Example of coverage reports in our metrics dashboard

With this we’ve completed our first requirement: Easy visualization of coverage stats ✅ Let’s now move onto coverage PR reports!

Coverage reports in Pull Requests

Now that we’ve got a nice way to visualize our current coverage, it’s time to add reports to our Pull Requests to see if our changes are increasing or decreasing code coverage. To be more precise, we want to show the following: taking a branch with a PR open, we want to highlight coverage changes (both global and modules) versus develop.

At Memrise, our Mobile Release Pipeline project automates different steps of our releases for both iOS and Android. The pipeline is composed of Firebase Functions that will execute different tasks, such as creating a release candidate in GitHub, posting a comment in a Jira ticket, or posting release notes in a Slack channel. In order to have coverage reports in Pull Requests, we use our release pipeline, but keep in mind it could be done with any system capable of making a call to GitHub’s API.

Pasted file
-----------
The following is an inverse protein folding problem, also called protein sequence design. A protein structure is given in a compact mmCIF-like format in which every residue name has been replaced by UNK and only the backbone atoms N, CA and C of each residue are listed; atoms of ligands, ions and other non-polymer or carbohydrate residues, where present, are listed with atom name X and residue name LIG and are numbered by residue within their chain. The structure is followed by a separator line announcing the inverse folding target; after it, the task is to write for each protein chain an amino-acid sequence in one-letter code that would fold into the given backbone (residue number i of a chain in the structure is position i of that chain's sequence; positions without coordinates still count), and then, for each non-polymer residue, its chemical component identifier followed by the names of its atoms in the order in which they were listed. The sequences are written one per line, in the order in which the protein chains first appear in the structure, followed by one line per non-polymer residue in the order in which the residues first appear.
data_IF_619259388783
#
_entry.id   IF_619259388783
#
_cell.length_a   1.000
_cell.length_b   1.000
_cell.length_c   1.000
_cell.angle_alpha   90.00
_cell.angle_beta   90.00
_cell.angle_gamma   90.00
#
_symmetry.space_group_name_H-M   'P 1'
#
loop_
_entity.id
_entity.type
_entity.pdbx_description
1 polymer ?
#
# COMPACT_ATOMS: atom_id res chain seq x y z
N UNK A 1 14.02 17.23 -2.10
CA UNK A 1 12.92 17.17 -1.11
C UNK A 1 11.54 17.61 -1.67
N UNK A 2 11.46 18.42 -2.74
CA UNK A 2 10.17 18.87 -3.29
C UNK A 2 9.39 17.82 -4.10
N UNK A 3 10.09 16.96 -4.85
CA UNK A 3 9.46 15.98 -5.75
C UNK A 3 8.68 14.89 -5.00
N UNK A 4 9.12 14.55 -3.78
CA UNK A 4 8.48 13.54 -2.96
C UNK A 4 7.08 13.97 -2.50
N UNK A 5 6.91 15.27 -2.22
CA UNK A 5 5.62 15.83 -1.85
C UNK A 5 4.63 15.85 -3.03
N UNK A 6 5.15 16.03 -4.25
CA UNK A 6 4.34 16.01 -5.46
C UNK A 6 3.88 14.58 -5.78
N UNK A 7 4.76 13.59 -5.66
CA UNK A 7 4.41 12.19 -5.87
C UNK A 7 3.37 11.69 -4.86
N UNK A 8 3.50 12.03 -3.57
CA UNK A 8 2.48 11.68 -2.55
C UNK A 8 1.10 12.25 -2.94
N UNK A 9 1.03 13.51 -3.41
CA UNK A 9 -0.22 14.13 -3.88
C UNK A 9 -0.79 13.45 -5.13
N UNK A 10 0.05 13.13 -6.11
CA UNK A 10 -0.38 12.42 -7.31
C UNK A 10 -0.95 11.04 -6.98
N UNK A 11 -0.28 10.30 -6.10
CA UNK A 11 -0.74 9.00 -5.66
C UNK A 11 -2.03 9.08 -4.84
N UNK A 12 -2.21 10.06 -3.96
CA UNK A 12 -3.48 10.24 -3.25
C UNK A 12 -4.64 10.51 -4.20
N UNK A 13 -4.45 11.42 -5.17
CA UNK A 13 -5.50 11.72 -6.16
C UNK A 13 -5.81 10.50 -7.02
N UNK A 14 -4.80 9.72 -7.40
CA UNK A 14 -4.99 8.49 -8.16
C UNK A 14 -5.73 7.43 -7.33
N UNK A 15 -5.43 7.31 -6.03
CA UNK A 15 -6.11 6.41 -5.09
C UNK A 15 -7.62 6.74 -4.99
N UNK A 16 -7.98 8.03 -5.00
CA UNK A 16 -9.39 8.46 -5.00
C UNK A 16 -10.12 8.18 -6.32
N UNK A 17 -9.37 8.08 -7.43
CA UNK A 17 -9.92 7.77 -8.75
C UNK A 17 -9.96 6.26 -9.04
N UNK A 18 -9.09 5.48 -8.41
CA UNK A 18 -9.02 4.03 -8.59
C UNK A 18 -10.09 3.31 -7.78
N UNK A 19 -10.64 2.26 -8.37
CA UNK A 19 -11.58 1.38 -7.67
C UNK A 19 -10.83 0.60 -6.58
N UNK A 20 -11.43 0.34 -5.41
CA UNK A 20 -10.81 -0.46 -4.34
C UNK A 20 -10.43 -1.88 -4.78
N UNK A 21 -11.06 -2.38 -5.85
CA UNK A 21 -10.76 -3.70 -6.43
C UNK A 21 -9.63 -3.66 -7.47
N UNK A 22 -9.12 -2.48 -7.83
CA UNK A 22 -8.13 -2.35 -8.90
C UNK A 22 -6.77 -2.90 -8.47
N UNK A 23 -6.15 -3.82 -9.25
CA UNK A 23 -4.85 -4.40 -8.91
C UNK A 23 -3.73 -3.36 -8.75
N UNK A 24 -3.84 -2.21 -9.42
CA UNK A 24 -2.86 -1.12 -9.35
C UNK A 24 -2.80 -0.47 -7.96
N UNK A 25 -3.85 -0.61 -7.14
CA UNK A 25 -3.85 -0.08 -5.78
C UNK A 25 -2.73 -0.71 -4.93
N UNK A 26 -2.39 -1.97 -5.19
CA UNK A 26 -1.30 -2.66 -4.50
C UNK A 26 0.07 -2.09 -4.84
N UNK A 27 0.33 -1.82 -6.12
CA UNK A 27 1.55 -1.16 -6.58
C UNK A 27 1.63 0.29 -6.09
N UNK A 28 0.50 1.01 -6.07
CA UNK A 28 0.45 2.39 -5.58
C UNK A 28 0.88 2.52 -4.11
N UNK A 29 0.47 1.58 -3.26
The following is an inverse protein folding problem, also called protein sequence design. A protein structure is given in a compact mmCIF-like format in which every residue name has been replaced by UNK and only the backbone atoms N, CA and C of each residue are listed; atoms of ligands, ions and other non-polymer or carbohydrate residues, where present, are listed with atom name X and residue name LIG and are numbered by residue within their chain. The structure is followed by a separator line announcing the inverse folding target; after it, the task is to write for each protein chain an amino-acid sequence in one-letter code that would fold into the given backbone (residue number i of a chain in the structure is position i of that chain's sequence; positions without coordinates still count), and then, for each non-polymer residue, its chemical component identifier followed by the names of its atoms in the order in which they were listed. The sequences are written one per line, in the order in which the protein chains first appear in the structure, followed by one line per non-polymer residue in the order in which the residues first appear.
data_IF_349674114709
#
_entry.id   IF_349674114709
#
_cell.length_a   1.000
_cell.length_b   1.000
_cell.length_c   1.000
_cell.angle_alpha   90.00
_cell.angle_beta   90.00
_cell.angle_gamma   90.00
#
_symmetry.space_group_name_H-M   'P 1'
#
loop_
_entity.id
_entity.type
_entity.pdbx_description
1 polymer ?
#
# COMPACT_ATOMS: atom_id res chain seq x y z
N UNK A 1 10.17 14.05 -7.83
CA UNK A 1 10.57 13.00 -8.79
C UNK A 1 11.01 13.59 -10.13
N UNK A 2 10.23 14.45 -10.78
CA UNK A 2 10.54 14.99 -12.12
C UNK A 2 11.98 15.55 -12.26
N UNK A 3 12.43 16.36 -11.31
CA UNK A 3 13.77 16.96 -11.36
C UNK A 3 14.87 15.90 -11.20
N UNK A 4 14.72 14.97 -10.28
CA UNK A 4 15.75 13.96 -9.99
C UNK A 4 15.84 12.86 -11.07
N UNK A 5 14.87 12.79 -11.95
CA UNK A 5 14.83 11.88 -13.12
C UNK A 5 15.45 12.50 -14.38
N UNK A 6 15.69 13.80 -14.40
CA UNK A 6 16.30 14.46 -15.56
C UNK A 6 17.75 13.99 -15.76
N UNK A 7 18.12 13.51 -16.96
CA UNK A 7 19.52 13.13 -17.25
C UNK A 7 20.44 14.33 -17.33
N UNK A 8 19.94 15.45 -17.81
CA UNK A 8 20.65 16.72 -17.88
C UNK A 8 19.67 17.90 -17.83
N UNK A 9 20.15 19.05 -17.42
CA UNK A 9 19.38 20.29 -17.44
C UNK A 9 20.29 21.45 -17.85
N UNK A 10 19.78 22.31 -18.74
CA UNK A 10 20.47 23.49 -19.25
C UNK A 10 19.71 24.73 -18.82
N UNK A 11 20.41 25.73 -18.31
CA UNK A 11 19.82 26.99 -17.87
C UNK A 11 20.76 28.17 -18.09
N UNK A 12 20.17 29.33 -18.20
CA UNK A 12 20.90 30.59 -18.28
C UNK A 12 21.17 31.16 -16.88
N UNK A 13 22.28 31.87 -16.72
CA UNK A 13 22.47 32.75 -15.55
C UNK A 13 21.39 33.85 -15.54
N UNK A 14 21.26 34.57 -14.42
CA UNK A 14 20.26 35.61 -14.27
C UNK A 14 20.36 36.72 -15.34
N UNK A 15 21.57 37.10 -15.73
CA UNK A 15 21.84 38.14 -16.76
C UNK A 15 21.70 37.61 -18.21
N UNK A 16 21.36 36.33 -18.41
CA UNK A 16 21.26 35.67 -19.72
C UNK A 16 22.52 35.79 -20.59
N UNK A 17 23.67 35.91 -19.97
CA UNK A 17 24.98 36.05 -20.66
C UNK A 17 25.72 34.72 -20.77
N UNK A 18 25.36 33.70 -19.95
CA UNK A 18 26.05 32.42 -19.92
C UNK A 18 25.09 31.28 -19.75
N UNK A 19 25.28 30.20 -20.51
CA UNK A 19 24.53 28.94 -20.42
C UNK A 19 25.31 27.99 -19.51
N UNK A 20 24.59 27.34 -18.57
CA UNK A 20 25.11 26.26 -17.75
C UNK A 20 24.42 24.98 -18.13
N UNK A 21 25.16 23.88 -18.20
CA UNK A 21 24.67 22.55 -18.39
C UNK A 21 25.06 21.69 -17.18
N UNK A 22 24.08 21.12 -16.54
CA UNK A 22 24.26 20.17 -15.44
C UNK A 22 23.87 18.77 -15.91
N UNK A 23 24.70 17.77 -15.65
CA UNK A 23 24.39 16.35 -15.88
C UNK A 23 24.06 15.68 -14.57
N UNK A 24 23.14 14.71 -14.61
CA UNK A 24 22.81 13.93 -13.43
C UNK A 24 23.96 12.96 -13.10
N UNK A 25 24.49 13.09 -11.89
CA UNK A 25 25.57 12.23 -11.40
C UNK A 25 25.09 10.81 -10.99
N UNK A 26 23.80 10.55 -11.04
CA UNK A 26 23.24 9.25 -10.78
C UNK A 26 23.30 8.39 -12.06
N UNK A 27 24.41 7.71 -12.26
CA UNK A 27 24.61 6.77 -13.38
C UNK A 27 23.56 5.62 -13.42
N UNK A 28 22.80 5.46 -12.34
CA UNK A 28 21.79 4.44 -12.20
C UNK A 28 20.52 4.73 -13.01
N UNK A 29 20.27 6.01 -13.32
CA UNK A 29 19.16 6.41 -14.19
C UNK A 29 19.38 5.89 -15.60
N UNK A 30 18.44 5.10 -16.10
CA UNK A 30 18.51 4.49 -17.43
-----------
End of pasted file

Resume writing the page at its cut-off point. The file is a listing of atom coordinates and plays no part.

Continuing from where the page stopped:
We’re going to create a new coverage Firebase Function in our Mobile Release Pipeline that can take the following parameters:

  • Pull request URL
  • Branch name
  • Coverage JSON

Then, let’s split our commit workflows into 2 different scenarios:

  • Committing to develop (AKA merging a PR). Here we don’t want to show any report but to update our coverage spreadsheet. In other words, we want to have the same behavior as we had before but through the release pipeline. Instead of having our CI directly hitting our spreadsheet script, we’re going to hit our coverage Firebase Function. Then, our pipeline will do the POST to the spreadsheet script to update our coverage records.
  • Committing to any other branch with an open PR. Our CI will hit the coverage Firebase Function providing all the requested parameters. Then, the following steps will be performed in order: